I was one of those people who waited until after watching The Lord of Rings before trying to read it. Roughly a fourth of the way through The Fellowship of the Ring, I decided that the most profound difference between the books and the films was that if you took the number of speaking roles in Peter Jackson’s adaptation and multiplied them by 10, you would have a near enough number of how many characters are in J.R.R. Tolkein’s magnum opus. Almost a decade later, I began reading A Song of Ice and Fire by George R.R. Martin – the “American Tolkein,” per Time magazine – in between seasons one and two of its hit HBO adaptation, Game of Thrones. I loved the show and I really liked Martin’s books, but they had the same issue that the LotR books have: characters from the adaptation times 10 equals the number of book characters.
I have now been reading ASoIaF on and off for at least seven years. As of this writing, I have three chapters left in A Feast for Crows. I should be finished with A Dance with Dragons by no later than 2023. My attention span has gotten considerably worse as I’ve gotten older and finishing books has become a chore, even when they are good. Sometimes I’ll set something down for so long that I’ll forget what’s going on in the story and have to start over; such was the case when I read Kevin Smith and Phil Hester’s Green Arrow run (Smith’s comic book dialogue is as dense as his film dialogue). But the sheer bulk of Martin’s tomes makes that strategy impractical. If I started from scratch every time I lapsed on an ASoIaF entry, then I wouldn’t finish any of them. A Wiki of Ice and Fire is an absolute godsend for the uneven reader who can’t remember this or that character or event.
I’m not a big fan theory guy; not in the sense that I don’t like them, rather I’m just not very good at coming up with my own. And a lot of that comes from me being unable to pick up on obvious clues. I was pretty certain that Harry Potter was not a Horcrux, even as many other fans figured out he was immediately after finishing the chapter that introduced the concept. But over the course of my attentive GoT watching and sporadic ASoIaF reading, I managed to come up with some theories of my own. I’m not sure if “theory” is the right word; maybe “prediction” is closer to the mark? Idle speculation? Stuff I wanted to happen? Whatever they are, I invite you to laugh at them with me.
1. I thought Ramsay Bolton would turn himself into the Night’s King I’m leading off with this one because it’s a doozy; my only huge, go-for-broke crackpot theory I conceived for this series. You have to hear me out on this one because A) I built it off of information from the books that ultimately didn’t make it into the show and B) I came up with it in between seasons three and four. There is a Night’s King in ASoIaF but he’s a different character than the Night King (that spelling difference is important) on GoT. The Night’s King was the 13th Lord Commander of the Night’s Watch who fell in love with a woman whose description matches that of a White Walker (“with skin as white as the moon and eyes like blue stars”) and the hookup turned him evil and crazy. He ruled over the Watch from the Nightfort and committed numerous atrocities during his tenure as Lord Commander before he was defeated by a coalition of northmen and free folk. I had no reason to think this would happen; it just sounded cool to me and Ramsay was certainly crazy enough to take a White Walker as a lover. But alas, this was not to be, as the legend of the Night’s King didn’t make it into GoT, even though Bran, Jojen, Meera, Sam and Gilly were right there in the Nightfort at the end of season three. I doubt this will happen in the books at this point but it would be awesome.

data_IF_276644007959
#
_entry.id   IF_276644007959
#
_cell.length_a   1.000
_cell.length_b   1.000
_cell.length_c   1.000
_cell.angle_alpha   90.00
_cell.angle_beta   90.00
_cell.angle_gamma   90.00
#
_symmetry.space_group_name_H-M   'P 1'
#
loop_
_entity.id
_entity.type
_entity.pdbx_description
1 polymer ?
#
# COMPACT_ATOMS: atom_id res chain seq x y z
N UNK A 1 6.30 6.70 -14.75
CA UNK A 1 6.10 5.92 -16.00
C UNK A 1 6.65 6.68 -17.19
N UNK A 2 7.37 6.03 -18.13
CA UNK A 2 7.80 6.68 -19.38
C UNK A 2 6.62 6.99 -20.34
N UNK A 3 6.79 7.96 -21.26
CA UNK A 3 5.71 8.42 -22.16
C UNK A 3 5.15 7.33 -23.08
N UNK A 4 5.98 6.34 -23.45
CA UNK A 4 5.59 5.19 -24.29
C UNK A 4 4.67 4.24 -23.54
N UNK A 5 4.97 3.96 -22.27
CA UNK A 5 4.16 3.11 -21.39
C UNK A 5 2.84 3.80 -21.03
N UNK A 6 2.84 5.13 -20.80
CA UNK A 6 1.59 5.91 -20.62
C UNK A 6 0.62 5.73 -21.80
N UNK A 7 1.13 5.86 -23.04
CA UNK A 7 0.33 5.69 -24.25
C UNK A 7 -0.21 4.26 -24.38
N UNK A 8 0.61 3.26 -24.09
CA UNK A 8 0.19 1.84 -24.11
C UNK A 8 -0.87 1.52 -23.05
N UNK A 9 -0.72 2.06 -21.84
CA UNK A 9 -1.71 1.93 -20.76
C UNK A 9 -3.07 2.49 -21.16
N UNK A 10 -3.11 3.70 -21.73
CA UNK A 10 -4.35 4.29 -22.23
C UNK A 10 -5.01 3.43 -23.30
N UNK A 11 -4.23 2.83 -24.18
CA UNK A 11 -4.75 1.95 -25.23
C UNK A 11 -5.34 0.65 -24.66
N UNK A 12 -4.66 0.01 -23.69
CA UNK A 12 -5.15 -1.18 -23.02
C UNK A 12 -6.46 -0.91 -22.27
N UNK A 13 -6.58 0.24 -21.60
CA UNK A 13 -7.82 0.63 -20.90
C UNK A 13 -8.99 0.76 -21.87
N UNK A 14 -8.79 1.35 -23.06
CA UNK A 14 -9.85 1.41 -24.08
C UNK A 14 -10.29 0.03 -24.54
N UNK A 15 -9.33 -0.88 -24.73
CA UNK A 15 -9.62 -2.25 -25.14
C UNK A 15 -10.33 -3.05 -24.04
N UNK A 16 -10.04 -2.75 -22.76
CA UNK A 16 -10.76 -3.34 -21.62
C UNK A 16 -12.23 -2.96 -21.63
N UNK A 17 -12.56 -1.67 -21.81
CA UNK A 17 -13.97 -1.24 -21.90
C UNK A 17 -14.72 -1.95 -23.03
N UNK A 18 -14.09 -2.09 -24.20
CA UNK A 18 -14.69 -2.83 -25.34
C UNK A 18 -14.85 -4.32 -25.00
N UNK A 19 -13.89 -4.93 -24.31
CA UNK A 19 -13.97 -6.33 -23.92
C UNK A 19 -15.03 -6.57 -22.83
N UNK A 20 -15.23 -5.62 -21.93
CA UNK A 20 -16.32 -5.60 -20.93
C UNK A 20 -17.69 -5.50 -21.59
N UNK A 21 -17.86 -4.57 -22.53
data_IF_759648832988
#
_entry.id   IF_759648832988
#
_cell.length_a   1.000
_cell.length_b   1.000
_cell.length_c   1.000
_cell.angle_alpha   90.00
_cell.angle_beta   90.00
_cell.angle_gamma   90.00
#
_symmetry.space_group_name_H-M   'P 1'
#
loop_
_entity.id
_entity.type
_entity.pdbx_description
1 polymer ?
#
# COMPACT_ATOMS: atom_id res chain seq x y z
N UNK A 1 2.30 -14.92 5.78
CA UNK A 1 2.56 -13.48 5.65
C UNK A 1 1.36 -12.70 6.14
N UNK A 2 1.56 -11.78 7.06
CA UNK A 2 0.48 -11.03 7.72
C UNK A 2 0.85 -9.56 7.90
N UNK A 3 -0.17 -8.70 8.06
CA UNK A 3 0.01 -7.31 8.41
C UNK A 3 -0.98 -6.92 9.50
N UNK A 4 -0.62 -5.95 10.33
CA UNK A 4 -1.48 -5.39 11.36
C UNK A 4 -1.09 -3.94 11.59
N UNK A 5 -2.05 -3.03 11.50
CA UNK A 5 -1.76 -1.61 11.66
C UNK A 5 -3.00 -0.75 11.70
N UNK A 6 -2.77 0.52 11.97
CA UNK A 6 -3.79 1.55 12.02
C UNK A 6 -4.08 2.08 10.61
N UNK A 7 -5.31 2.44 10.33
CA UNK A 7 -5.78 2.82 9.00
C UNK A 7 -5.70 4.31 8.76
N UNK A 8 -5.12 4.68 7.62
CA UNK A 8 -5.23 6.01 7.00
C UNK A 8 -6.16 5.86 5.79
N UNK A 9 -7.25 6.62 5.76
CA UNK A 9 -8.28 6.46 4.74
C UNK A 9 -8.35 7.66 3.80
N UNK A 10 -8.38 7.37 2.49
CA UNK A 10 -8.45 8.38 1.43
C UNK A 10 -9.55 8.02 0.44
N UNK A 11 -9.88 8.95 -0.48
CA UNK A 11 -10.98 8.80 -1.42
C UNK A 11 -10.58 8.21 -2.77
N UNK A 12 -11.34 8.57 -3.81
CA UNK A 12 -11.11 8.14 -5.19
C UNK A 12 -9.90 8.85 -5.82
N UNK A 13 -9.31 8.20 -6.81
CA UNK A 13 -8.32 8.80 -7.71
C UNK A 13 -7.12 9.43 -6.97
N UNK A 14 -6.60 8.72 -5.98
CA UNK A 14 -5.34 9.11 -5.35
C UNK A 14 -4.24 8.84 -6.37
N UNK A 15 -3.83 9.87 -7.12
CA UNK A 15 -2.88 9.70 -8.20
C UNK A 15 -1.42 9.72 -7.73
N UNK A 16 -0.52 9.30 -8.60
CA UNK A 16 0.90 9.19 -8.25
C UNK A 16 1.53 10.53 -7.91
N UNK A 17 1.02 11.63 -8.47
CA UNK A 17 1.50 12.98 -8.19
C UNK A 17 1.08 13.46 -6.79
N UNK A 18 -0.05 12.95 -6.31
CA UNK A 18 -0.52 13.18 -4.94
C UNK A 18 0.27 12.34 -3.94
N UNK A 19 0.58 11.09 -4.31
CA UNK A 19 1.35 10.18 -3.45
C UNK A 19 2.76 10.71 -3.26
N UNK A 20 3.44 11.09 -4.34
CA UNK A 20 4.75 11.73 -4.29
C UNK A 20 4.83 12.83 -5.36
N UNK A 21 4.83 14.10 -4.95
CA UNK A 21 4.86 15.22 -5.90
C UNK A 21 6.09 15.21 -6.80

I thought Asha/Yara Greyjoy and Jon Snow would hook up This was my only ship of the series and like the above, I had no reason to think this would happen. It struck me as a cute and incest free pairing and such pairings became distressingly rare as the show went on. I thought Yara and Theon would help Jon defeat Night’s King/Ramsay and in the process she and Jon would develop feelings for watch other. I’m shocked I didn’t write fanfic of this.
3. I thought Jon would become King-Beyond-the-Wall Jon does go back to the Wall at the end of GoT, but he merely rejoins the Night’s Watch. I predicted he’d be a king, just not of the Seven Kingdoms. I didn’t think Daenerys would die (and certainly not by Jon’s hand) but rather they’d jointly rule Westeros with Jon taking all of the territory north of the Wall. I even thought Yara would join him (the Iron Islands would be decimated by the White Walkers in this scenario). Tormund would of course be his Hand.
4. I thought the Night King put a backup copy of himself in Bran As you can no doubt tell, this is the only recent one I came up with. I thoroughly enjoyed the often hard to see spectacle of “The Long Night,” but I was still disappointed in how the Night King got demoted to a Disc One Final Boss. That was way too easy, I thought. Surely that can’t be it for the massive existential threat this series has been building up to since literally the first scene of the first goddamned episode? Then I remembered when the Night King touched Bran while he was warging in season six. He turned Bran into a Horcrux! I theorized. The Night King has a back up plan! As it turned out he did not and Bran became king of Westeros. I really over thought this one.
I don’t think I’ve ever put so much mental effort into being so wrong. I totally called it on the Iron Throne getting destroyed though.